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Abstract

The authors of this paper examine the ancient concepts of translatio, imitatio and aemulatio. The text goes over some problems of the heritage of antiquity and its reception in European culture of the early modern period. These questions were discusssed during the international conference “Heredes et scrutatores. Attitudes towards Antiquity in the Renaissance and in the Early Modern Period”, which was held on 19–20 May 2016 at the University of Warsaw. It celebrated the 200th anniversary of classical studies at this university. The conference seeked to explore the changing attitudes towards the heritage of classical antiquity in post-classical European culture. The scholars participating in the meeting tried to (re)examine the diversity of these attitudes in the period between the Late Middle Ages and Early Modern Times and to reflect on a number of related problems, among which were the theoretical viewpoints that had been suggested to describe this diversity. One of them, which gave its name to this conference, distinguishes between two general approaches: that of the “users”, concentrated on adapting the classical legacy by means of procedures inherited from the ancient Romans, and that of the “researchers”, which replaced the former procedures with ones typical of scholarly cognition. The participants discussed theoretical issues and concrete cases illustrating the ways that the intellectuals of the Renaissance and Early Modern Times approached the Greek and the Roman legacy. The connections between past and present attitudes towards antiquity have also been be the subject of the debate.

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Abstract

In the second half of the 19th century in the European culture appears an increased interest in evil. This phenomenon is widely spread particularly in France and England. In his famous volume of poems Les Fleurs du Mal Charles Baudelaire publishes The Litanies for Satan where the Devil replaces God as the addressee of a blasphemous prayer. Joris-Karl Huysmans, an author of the novel LB-bas, describes a black mess and a litany addressed to Satan who seems to be closer to sinful people than perfectly indifferent God. A poet from the Huysmans’ artictic circle, Édouard Dubus, devotes his litany to a „Lady of grace and immorality” – a blasphemous double of Mary, mother of Jesus. An English poet Charles Algernon Swinburne writes Dolores, a poem addressed to „Our Lady of Pain” and recognised as the apogee of the satanic litany. In all these cases the choice of a litany as a literary genre results in acceptance of a vision of the world broaden with spirituality. In spite of their seemingly blasphemous plots, all these texts express a deep hunger for the sacred – the hunger that could not be satisfied with official religion.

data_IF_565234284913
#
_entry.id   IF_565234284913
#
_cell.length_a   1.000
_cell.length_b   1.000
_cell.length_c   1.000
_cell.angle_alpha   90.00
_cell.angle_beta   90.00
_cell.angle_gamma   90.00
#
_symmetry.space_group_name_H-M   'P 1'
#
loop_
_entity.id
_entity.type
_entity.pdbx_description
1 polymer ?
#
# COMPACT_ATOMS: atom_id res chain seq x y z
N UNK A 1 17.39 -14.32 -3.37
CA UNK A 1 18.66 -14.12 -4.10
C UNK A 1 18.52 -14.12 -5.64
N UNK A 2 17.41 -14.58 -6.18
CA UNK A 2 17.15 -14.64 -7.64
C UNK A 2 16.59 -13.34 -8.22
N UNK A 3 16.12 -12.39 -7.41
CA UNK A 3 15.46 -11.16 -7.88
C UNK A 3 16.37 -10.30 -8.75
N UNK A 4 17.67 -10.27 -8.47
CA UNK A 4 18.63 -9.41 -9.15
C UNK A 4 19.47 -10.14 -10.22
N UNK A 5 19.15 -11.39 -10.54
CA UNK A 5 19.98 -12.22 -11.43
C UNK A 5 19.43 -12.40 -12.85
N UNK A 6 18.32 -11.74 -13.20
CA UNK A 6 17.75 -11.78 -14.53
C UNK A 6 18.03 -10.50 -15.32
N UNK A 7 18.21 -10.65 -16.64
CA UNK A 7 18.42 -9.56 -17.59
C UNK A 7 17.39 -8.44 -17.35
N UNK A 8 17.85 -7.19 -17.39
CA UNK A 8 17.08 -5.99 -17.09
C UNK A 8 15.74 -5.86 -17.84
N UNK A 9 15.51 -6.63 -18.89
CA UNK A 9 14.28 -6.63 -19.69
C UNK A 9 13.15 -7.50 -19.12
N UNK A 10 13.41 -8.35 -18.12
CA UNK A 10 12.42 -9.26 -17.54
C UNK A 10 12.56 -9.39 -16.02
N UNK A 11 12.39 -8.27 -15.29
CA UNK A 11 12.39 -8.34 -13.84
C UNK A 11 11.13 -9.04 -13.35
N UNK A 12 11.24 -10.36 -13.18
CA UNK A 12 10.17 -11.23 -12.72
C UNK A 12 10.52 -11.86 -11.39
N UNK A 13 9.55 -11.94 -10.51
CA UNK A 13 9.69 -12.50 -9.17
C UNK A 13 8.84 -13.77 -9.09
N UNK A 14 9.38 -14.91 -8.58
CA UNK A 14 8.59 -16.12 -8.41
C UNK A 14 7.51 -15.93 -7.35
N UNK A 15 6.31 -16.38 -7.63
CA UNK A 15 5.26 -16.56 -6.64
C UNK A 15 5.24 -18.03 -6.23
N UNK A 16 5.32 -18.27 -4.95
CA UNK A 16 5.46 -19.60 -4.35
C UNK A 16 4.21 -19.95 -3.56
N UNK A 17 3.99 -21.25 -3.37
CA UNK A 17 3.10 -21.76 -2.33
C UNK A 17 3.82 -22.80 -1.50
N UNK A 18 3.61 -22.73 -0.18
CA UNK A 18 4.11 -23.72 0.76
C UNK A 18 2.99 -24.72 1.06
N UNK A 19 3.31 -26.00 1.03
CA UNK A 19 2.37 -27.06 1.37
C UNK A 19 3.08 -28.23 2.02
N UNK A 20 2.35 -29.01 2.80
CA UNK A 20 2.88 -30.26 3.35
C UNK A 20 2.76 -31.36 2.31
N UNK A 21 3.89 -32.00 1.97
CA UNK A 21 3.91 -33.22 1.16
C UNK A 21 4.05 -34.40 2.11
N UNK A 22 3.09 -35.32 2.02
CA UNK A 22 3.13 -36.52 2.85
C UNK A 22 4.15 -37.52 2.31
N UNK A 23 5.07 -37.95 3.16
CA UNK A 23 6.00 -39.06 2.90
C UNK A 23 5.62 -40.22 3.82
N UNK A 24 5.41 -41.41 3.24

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Abstract

”Bio” technologies are significant for the future prospects and for knowledge based bioeconomy in general. In the article we examine two areas of problems – one connected to the issue of use of genetic resources and traditional knowledge and another – connected to new plant breeding techniques. We examine whether the law is up to date with the developments in the area of biotechnology and if there is a need for legislative changes in these areas. As it turns out, the necessary legislation may be significantly behind the progress of bio-science. Also, we present potential paths for solving such problems.

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Abstract

Adopting and developing a knowledge-based economy as the current stage of global economic development is an important stimulus to successful innovation. The transition to a knowledge-based economy and achieving economic convergence, especially in the case of emerging economies, requires the appreciation of science and technology coexistence on the one hand, and the development of innovation on the other, as well as the raising of human resource competences and skills for further development. Latin American countries, in search of an effective development strategy after moving away from the Washington Consensus, which set economic priorities through the last decade of the twentieth century, become increasingly aware of the importance of the development of STI policies. They try to identify the most important institutions and the capacities and resources needed to support economic development. Such policy generally includes at least three objectives: to create research and development opportunities in public research institutes and universities; to stimulate the demand of companies for scientific and technological knowledge by establishing close relationships between universities, business and government, and supporting and developing national innovation systems in each country. In this article the author analyzes the policies introduced and attempts to assess their effectiveness.